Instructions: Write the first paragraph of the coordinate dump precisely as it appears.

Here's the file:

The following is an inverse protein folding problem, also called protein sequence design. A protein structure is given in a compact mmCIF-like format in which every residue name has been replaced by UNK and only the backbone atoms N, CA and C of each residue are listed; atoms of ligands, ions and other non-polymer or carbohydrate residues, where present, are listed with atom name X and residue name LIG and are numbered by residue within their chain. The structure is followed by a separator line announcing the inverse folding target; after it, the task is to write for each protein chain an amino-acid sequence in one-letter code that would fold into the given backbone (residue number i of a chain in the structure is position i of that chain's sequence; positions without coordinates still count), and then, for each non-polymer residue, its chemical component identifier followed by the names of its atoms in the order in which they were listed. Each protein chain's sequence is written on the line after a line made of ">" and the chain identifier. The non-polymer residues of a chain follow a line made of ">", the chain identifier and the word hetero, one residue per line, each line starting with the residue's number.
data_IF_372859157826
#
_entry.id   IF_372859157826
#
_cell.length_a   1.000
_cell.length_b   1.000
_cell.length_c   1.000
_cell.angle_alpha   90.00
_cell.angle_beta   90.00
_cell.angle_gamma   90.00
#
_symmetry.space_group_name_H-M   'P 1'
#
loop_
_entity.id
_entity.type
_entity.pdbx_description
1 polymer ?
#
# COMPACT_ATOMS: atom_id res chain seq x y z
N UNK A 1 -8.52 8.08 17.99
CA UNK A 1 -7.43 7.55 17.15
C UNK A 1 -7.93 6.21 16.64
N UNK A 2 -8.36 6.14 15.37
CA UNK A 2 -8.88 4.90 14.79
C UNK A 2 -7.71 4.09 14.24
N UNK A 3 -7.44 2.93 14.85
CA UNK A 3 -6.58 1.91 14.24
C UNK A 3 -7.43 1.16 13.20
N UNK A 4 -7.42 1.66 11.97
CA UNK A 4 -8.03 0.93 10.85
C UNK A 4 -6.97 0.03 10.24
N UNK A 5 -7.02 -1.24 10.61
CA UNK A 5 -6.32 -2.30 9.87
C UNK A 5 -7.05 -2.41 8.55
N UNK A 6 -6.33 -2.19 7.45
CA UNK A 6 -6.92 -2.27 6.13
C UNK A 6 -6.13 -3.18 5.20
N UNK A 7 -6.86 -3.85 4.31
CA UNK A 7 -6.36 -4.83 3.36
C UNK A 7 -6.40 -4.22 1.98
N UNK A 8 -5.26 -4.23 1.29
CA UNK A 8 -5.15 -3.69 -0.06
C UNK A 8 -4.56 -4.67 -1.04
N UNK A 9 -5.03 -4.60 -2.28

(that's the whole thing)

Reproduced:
The following is an inverse protein folding problem, also called protein sequence design. A protein structure is given in a compact mmCIF-like format in which every residue name has been replaced by UNK and only the backbone atoms N, CA and C of each residue are listed; atoms of ligands, ions and other non-polymer or carbohydrate residues, where present, are listed with atom name X and residue name LIG and are numbered by residue within their chain. The structure is followed by a separator line announcing the inverse folding target; after it, the task is to write for each protein chain an amino-acid sequence in one-letter code that would fold into the given backbone (residue number i of a chain in the structure is position i of that chain's sequence; positions without coordinates still count), and then, for each non-polymer residue, its chemical component identifier followed by the names of its atoms in the order in which they were listed. Each protein chain's sequence is written on the line after a line made of ">" and the chain identifier. The non-polymer residues of a chain follow a line made of ">", the chain identifier and the word hetero, one residue per line, each line starting with the residue's number.